Although PTSD (posttraumatic stress disorder) is a condition typically associated with returning military personnel, it is important to recognize that many of us suffer from the impact of trauma, whether or not we realize it or know where it originated.
Trauma can occur through any situation that threatens our safety or sense of integrity. If we have ever been caused to feel intense humiliation, fear or powerlessness, we have experienced a traumatic event.
The most obvious trauma-originating situations include being involved in (or witnessing) an incident like a mugging or car-crash where we are powerless to protect ourselves or somebody else. Secondary trauma occurs through hearing the traumatic story of another person and being unable to get it out of our head.
The vast majority of trauma, however, occurs during childhood when we do not have the voice, the choice or the power to intervene in whatever situation we find ourselves – be it an abusive, alcoholic or otherwise shaming family system, being bullied at school or being forced to suffer painful medical and dental procedures without the necessary information, understanding or support.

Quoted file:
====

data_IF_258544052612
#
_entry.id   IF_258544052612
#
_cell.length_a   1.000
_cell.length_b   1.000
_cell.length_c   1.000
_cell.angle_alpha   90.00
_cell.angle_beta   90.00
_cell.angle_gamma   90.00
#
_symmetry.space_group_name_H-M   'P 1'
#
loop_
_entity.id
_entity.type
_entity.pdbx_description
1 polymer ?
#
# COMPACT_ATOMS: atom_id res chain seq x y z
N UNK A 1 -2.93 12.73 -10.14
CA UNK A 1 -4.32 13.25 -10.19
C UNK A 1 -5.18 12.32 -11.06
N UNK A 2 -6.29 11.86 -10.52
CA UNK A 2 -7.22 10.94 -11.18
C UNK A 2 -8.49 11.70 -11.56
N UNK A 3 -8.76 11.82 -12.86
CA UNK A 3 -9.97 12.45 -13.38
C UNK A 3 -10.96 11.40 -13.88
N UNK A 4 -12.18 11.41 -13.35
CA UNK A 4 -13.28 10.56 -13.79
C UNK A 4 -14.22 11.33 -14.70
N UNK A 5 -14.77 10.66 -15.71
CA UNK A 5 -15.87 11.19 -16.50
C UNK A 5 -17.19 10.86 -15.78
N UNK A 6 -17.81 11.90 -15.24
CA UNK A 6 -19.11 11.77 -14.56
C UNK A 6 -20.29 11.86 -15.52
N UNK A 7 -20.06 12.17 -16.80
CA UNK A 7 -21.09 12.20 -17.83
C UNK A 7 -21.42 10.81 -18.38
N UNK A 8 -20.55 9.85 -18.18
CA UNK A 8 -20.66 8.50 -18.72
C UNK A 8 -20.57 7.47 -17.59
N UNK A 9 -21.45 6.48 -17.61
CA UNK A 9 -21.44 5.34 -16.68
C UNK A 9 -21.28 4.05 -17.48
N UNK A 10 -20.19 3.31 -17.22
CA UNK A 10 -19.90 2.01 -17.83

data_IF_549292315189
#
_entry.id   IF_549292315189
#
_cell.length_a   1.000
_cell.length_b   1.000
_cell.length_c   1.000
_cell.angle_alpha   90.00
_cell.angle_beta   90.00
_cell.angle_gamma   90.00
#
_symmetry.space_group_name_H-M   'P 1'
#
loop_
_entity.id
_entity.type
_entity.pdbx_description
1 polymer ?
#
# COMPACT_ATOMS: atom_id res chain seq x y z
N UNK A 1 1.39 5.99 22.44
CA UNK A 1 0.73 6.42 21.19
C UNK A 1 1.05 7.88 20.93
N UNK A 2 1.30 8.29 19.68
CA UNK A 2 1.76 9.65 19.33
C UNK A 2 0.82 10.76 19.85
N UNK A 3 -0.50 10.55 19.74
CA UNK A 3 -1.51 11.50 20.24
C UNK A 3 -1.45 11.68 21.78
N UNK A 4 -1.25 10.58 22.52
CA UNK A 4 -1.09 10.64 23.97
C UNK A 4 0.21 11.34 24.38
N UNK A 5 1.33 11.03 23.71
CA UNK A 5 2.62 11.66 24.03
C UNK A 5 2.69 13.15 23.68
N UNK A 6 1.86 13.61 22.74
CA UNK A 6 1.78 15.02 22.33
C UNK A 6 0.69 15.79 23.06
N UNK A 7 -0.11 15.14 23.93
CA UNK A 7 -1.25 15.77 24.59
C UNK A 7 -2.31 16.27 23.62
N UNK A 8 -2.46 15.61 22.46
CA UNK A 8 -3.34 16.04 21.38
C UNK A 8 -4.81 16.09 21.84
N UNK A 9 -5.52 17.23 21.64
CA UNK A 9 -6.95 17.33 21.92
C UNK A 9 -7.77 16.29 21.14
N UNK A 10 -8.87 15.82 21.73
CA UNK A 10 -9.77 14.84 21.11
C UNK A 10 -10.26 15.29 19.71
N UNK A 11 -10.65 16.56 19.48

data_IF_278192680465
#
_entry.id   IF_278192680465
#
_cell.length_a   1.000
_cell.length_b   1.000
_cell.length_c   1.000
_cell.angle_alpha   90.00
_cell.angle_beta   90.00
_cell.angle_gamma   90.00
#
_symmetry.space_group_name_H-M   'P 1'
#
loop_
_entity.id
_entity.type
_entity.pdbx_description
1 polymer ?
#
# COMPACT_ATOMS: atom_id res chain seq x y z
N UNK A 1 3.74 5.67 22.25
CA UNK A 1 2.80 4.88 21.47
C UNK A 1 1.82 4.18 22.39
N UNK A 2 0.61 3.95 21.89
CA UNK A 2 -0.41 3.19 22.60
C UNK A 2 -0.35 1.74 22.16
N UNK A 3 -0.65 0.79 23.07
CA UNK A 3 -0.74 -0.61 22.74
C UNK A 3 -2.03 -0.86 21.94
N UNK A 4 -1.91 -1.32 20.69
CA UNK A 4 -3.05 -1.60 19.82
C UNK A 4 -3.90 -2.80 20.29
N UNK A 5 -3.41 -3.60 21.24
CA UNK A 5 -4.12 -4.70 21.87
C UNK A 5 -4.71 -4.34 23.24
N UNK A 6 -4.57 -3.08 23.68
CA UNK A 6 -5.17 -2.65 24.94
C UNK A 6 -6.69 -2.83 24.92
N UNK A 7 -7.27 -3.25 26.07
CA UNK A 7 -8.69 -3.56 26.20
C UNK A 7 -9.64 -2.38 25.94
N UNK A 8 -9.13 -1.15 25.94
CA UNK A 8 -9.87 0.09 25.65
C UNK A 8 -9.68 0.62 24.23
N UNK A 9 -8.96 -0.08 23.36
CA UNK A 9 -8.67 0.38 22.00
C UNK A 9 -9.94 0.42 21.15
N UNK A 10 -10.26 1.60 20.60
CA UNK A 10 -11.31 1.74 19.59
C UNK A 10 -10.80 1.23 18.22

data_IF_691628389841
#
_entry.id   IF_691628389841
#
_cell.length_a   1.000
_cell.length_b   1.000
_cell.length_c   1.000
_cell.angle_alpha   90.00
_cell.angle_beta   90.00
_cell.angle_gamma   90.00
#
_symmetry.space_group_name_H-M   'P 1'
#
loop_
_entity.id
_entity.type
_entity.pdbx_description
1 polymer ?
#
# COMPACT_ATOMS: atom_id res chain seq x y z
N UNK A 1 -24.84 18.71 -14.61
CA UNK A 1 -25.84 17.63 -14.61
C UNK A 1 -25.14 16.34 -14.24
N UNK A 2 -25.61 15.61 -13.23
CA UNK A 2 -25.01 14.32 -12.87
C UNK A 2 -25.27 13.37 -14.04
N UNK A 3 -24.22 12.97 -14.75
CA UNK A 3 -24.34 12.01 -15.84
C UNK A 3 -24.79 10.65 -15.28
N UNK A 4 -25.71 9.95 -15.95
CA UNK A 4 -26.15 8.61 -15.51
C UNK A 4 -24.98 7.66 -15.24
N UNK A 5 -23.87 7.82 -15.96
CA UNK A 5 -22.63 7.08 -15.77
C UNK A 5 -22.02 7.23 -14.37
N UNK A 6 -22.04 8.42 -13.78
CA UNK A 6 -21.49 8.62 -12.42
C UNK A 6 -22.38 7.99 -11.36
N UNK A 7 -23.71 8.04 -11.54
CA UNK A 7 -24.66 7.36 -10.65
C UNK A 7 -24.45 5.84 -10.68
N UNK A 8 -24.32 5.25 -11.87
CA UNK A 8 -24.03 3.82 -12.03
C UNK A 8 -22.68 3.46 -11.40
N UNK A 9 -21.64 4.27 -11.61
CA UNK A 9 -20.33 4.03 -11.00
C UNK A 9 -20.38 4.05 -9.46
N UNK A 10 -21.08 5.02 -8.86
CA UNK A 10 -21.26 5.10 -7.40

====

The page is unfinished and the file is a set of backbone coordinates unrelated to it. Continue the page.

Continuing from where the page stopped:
As we undergo a traumatic experience, our brains remember the cues – such as sounds, smells, images or sensations – associated with the event that harmed, shamed, threatened or frightened us.
If a similar cue is ever experienced in the future, the higher cognitive and emotional functions of the brain automatically shut down to enable the most primitive, instinctive part of the brain to take over and cause us to fight, flee or freeze and so avoid being harmed again.
Frequently, however, the brain may over-react to the cues it believes are harmful, causing us to behave in ways that are out of proportion or unnecessary in the current situation. This, in a nutshell, is a traumatic reaction.
Traumatic reactions can be debilitating and lifelong.
They can keep us from being intimate in relationships. They can develop into phobias that keep us from visiting the dentist, seeking the medical help we need or from driving in certain conditions or on specific roads.
They can cause us to explode angrily towards a spouse, a co-worker or a boss who might have tripped our shame-wire. They can cause us to feel fuzzy in the head with an overwhelming urge to run.
They can manifest in dissociative flashbacks and nightmares that prevent us from sleeping or even having an idle moment. They can reduce us to a state of perpetual vigilance or anxiety, rendering us incapable of relaxing or enjoying life.
The good news is that the impact of PTSD and other trauma does not need to be permanent. EMDR (Eye Movement Desensitization Reprocessing) is an empirically validated therapy that can help reprocess traumatic memories, taking away our flashbacks, nightmares and unexpected body sensations, allowing us to live in the present.